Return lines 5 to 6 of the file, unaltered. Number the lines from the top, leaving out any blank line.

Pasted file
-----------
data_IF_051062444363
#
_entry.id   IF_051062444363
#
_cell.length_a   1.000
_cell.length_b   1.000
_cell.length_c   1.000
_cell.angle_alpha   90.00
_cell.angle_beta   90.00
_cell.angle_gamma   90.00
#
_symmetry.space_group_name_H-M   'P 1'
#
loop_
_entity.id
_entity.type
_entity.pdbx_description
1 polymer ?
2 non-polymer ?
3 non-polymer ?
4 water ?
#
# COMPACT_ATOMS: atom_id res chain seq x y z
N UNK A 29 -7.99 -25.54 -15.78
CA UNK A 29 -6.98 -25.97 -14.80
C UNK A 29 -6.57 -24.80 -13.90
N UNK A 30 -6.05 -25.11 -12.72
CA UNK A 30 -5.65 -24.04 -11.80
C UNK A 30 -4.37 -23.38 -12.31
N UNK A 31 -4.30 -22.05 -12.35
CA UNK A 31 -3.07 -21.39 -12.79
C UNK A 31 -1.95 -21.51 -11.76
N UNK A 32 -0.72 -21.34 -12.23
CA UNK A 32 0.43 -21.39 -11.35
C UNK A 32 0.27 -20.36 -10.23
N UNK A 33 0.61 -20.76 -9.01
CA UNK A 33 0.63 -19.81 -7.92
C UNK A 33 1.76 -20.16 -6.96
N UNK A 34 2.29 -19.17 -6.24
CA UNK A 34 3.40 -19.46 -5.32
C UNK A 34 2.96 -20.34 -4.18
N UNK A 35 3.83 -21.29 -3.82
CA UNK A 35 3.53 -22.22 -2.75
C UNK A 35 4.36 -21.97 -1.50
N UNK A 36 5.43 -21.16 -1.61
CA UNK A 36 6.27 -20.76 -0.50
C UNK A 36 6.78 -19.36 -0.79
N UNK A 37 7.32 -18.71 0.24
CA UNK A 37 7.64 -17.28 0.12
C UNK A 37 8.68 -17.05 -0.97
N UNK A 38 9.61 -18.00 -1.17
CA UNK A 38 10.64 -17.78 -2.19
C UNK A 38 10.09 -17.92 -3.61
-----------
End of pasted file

_cell.length_a   1.000
_cell.length_b   1.000